We have to form a habit of meditation. If you say, “When I feel the urge I will meditate” you would perhaps never meditate. If you think, “When I feel the right atmosphere, then I will meditate. I will sit in the morning, I will sit at noon, I will sit in the evening,” you will always go on giving excuses to yourself; you will never attend to meditation.
We have to be as determined as if we were boring through a tunnel in utter darkness and do not know when we will break through to the light. It could be today, it could be tomorrow or it could be some years away. Nevertheless, two things are certain: first, we will not reach the light unless we keep on drilling, and second, once we break through into the light the difference will be absolute; we will have moved from darkness to light, our effort will be rewarded and there will be no return to darkness.
But does this motivate us? Or do we procrastinate about our meditation, putting it off for another day?
At junior school lunch times, we were supposed to eat everything on our plates. Perhaps, like me, you may have eaten the bits you didn’t like first to get them out of the way, leaving the best till last. There was always an impatient dinner lady (lunch supervisor) who thought you were taking too long – or who perhaps thought you were leaving the bits you didn’t like – and so would try to whisk your plate away before you had actually got to the best bit. This of course is a metaphor for procrastination. We spend so much time dealing with the things that are less significant but which have to be done – our duties and obligations -that it must seem as if these are the bits we really like. And we leave meditation – the best bit – till last, thinking that we’ll enjoy it when we’ve got everything else out of the way. But those duties and obligations and (let’s be honest) pleasures, have a tendency to consume all our time, so at the end of the day – in fact at the end of every single day – we may realize that we have not found the time to enjoy our meditation before the remains of the day are whisked away. Worse still, what if we reach old age, and we are still putting off enjoying the best bit, and our life is whisked away? It doesn’t bear thinking about – but we should think.
We should never assume that we have plenty of time left to live and can thus delay getting serious about the path. We are all getting older. Time may be an illusion, but it’s an illusion that’s running out for us. When we are young we think we have plenty of time to get round to doing what is right for our soul, so we put off our meditation and busy ourselves with trivia. Sometimes the mind is more subtle – it convinces us that we are clearing our plates so that we can enjoy fully the best bit which we are saving till last. But the dinner lady of death can come along at any moment and take away our plates before we are ready.
In a famous passage in the Bible, Saint Paul says: “When I was a child, I spake as a child, I understood as a child, I thought as a child; but when I became a man, I put away childish things.” He is using the example of childhood and manhood to talk about spiritual maturity. When we ‘grow up’ and realize the true value of things, we will start to re-arrange our priorities and invest more time in our spiritual well-being.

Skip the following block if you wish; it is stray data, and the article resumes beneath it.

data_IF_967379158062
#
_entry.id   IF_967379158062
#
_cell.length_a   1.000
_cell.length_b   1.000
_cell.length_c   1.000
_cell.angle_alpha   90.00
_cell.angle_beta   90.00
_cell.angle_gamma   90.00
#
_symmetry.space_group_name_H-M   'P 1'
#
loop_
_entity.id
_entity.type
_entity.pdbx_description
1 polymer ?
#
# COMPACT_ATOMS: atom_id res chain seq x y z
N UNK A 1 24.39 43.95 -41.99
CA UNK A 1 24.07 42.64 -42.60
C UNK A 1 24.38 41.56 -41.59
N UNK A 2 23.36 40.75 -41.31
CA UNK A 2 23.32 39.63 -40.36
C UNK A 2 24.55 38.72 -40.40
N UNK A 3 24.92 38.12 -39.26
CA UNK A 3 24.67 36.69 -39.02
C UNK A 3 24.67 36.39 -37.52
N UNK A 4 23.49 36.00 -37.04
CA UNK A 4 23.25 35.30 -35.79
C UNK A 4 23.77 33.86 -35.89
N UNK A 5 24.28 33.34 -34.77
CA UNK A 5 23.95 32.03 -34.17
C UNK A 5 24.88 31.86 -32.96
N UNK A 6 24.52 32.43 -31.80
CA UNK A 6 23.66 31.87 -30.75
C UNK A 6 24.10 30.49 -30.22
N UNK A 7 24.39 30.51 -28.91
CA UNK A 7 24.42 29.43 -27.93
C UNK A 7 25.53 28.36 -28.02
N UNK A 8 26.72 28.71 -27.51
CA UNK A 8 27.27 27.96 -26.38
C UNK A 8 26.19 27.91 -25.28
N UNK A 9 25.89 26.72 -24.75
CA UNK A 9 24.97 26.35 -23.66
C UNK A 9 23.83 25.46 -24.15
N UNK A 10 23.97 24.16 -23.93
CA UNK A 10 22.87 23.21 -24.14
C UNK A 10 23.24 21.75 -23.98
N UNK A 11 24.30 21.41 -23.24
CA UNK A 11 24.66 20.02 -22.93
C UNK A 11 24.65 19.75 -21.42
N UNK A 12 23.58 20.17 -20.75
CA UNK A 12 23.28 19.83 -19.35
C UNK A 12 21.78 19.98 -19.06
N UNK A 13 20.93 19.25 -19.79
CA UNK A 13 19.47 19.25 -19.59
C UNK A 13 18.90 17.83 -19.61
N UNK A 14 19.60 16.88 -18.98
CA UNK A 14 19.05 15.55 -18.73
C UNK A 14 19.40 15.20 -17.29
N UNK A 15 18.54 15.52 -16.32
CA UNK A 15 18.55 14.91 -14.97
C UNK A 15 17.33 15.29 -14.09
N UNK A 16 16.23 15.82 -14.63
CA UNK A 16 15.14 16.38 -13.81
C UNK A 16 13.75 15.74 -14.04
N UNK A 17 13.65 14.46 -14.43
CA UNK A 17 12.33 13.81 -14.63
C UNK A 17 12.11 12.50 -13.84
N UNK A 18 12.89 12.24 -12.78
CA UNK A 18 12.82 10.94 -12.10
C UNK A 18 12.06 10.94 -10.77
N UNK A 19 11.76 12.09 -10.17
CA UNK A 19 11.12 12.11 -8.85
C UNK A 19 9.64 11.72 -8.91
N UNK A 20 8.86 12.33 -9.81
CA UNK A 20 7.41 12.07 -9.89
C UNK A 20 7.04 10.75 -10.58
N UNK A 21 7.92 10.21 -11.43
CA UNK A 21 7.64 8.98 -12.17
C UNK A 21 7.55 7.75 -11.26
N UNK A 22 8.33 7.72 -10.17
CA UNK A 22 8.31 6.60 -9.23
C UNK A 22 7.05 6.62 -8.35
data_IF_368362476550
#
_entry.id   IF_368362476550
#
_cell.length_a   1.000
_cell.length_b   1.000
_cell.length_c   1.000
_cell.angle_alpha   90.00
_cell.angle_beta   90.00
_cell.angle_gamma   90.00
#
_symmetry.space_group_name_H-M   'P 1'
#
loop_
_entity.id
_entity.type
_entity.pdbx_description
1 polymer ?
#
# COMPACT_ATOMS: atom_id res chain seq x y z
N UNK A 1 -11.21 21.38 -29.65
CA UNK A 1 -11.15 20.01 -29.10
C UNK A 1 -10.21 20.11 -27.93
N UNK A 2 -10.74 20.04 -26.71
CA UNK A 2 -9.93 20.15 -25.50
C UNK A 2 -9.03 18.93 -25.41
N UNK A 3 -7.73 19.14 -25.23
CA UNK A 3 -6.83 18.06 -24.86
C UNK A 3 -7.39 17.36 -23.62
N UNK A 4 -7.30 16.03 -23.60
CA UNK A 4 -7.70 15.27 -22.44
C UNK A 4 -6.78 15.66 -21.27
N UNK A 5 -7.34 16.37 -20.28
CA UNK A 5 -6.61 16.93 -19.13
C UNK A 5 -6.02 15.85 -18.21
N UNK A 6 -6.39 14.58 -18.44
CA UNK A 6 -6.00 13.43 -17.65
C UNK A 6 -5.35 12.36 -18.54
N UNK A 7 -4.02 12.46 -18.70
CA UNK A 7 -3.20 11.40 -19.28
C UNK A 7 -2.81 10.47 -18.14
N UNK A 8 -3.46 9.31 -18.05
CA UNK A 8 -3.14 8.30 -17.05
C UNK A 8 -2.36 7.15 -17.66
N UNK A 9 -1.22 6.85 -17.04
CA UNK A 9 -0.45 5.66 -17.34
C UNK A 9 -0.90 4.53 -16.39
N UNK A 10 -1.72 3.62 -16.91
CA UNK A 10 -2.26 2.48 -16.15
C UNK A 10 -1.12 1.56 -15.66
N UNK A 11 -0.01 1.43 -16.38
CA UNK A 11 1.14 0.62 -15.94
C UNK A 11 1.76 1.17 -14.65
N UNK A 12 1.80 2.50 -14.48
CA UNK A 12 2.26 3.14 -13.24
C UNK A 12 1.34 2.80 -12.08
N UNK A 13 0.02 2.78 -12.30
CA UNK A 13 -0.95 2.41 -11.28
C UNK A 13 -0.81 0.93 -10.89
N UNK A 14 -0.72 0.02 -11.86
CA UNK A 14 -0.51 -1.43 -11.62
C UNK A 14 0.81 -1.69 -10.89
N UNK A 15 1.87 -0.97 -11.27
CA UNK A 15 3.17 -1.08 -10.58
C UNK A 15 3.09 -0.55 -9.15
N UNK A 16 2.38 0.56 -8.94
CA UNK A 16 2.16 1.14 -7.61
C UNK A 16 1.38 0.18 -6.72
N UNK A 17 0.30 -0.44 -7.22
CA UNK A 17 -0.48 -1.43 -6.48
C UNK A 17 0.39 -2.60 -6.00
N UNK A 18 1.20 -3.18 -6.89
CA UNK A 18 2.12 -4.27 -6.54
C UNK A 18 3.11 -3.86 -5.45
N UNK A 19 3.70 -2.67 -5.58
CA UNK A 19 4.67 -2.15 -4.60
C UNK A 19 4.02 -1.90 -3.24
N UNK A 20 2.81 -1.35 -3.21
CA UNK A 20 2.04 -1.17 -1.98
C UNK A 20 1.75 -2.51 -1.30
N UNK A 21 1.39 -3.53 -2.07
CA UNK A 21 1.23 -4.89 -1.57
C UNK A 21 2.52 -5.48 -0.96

We have to get serious. As someone once stated, “This path is not a joke.” It is not something to be undertaken lightly. This doesn’t mean that we have to go around looking glum and feeling miserable. Look at the Masters – they alone are truly happy because, knowing the true worth of this creation, they enjoy it for what it is. We mistake it for reality when in fact it is illusion. For this reason we have ups and downs rather than staying balanced.
Gradually, by dint of regular meditation, we will go through our karmas smilingly, knowing them to be administered by him in our best interests. In the meantime, we must be serious about the path. We cannot pay mere lip service to Sant Mat. We cannot be Sunday satsangis or even just early morning satsangis. We must be twenty-four hour satsangis, living and breathing Sant Mat. And the only way to achieve that is by constant simran.
The five holy names are imbued with the spiritual power of our Master. They are the key with which we escape from the prison of the material world. They will unlock the door to the inner worlds. This is what the Masters tell us.
These holy words are so crucial that they should not be repeated parrot-like, uncaringly. They should be repeated slowly and consciously, with love, devotion, even desperation. If that seems an impossible task, let us at least repeat them with gratitude – gratitude to our Master for his grace in bestowing the gift of initiation. For if life sometimes seems hard, just pause to think how it would be without Nam. Nam is our sheet anchor. Imagine life without it and, in a spirit of gratitude, do simran.
From the time of initiation it can be an enormous shift for our minds to change from a worldly perspective to a spiritual one. It reminds me of how supertankers, due to the huge amount of momentum they build up as they sail, take a long time to stop or turn. A modern oil tanker can be a massive four hundred metres long and will carry many thousand tonnes of crude oil. Just imagine the power needed to alter course.